[tmql-wg] Result set requirements

Rani Pinchuk Rani.Pinchuk@spaceapplications.com
Mon, 01 Mar 2004 23:05:08 +0100

> I'm not sure how much sense that makes. How can the expert know what
> to do about the queries without seeing them in context? I don't think
> tuning pieces of an application in isolation is at all easier than
> doing it when seeing the pieces in context.
It happened to me more then once that I set with SQL expert in the
profiling phase of large project, and he looked into my SQL statements
that were located within a phrasebook (see Class::Phrasebook::SQL on
CPAN). See also http://www.perl.com/pub/a/2002/10/22/phrasebook.html
although it is in Perl which I read you don't find that great :-), 
the article explains quite well (I hope), the advantages I found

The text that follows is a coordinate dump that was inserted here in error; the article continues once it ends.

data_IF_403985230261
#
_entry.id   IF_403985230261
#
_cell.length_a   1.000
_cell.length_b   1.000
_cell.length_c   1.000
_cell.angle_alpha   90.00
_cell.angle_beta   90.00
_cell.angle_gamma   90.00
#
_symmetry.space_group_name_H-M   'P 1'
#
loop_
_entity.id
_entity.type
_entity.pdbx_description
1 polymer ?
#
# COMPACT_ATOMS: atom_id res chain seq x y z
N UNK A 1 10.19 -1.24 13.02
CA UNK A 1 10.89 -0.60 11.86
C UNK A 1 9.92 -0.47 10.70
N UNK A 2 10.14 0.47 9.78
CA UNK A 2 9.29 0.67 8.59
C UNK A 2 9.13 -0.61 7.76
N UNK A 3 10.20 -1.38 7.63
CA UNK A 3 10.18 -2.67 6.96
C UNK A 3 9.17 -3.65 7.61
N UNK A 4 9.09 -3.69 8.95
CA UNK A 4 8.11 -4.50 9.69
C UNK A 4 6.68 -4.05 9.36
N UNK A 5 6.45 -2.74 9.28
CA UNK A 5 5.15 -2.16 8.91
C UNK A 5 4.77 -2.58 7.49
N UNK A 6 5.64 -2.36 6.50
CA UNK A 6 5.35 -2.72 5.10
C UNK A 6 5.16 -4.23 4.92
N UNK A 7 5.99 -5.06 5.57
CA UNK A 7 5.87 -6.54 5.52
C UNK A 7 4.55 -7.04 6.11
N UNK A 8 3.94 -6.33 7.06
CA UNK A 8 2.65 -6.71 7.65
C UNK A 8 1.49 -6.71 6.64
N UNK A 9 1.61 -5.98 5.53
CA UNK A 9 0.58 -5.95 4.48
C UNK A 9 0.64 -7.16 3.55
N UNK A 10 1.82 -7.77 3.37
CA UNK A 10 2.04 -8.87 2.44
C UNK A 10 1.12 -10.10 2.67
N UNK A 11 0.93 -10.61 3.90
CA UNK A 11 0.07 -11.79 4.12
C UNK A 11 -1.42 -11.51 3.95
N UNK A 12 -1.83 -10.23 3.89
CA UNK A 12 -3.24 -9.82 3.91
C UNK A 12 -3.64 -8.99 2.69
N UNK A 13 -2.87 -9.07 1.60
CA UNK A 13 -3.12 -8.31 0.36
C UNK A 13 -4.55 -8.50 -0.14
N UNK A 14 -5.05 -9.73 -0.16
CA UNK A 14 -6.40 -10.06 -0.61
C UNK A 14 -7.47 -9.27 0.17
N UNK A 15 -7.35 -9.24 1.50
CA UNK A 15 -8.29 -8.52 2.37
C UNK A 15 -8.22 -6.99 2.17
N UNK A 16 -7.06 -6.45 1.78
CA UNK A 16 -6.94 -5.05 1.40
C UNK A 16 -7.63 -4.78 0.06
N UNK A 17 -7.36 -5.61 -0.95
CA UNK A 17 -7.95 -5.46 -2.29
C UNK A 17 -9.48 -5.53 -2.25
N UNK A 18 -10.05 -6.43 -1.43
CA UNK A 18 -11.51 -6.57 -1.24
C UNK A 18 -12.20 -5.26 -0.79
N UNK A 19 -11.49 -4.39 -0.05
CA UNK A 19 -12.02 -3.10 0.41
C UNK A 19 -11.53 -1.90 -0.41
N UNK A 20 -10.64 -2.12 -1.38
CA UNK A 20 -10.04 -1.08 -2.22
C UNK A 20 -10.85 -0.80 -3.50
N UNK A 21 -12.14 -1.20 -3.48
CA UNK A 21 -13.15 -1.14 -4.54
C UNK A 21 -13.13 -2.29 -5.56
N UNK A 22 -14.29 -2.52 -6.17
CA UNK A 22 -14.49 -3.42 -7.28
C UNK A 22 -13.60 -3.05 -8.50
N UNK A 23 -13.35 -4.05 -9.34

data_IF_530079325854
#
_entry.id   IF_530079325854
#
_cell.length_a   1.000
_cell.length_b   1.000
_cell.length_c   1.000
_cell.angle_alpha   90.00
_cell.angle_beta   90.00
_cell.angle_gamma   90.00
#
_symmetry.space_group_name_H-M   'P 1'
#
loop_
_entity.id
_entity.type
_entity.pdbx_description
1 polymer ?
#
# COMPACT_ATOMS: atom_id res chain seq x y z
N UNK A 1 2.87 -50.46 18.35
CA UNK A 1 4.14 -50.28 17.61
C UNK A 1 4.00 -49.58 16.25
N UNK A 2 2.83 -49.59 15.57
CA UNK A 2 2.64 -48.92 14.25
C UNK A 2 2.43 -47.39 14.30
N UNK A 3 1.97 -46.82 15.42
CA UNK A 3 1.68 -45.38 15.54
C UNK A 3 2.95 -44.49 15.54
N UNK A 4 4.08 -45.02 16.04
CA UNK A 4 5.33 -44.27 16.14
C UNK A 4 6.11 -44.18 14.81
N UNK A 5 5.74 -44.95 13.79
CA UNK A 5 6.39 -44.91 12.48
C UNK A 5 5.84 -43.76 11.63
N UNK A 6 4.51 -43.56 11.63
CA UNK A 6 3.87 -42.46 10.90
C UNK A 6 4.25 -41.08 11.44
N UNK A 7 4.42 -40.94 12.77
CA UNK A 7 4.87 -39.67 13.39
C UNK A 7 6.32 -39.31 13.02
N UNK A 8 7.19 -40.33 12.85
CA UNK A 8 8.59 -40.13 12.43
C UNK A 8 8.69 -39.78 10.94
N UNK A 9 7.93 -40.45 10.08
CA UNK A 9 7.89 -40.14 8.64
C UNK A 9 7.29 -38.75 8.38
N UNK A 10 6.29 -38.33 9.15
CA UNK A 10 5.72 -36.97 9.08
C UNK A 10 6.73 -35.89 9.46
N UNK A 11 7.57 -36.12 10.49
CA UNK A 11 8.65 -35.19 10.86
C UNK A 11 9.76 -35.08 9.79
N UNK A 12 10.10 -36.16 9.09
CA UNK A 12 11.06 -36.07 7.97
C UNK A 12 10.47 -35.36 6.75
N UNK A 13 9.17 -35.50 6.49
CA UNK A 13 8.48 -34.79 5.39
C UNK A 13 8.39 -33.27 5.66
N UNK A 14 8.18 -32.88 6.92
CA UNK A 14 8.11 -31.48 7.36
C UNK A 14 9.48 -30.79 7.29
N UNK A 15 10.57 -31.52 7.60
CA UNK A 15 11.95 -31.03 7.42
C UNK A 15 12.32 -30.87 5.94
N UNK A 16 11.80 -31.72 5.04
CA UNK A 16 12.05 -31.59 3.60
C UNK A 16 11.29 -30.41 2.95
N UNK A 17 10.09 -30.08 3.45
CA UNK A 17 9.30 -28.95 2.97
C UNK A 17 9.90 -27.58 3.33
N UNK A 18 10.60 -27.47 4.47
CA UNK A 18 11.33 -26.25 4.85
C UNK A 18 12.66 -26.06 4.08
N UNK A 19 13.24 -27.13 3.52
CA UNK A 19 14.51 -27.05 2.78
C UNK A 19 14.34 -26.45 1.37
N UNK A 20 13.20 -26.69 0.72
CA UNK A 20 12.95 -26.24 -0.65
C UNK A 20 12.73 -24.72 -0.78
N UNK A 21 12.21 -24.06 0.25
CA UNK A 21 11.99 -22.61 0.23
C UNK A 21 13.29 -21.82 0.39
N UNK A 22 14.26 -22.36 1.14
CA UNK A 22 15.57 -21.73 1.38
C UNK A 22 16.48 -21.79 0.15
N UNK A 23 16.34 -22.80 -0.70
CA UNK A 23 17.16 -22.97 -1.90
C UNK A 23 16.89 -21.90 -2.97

in that approach.

> | The programmer who program in certain environment, should not take
> | into account the SQL when making calculations over the queries
> | results.  The graphics person should create/maintain the
> | presentation (so the HTMLs) without the need to go into the SQL or
> | the rest of the code...  Well, this is the vision I find the best
> | (see [1] and [2] for how it can be done).
> I don't know, Rani. I worked on a relatively big server framework that
> used this approach, and which had a lot of queries. The result was a
> very, very ugly architecture with almost no proper OO in it. I've also
> seen it done much better, and there are arguments for keeping the web
> designers innocent, but I'm skeptical in general. 
> I think you raise some valid concerns, but I worry that perhaps your
> solutions to them are a bit too radical.
Having seen such separation with ugly non OO architecture might be the
reason that you are still skeptical about this attitude. I have had 
totally different experience - the separation of the presentation
details from the rest of the application (and the same with the
separation between different languages - like SQL and the programming
language around it) makes the application a lot cleaner, and REALLY
gives the graphical designer the ability to change the look and feel of
the application without needing the programmer help.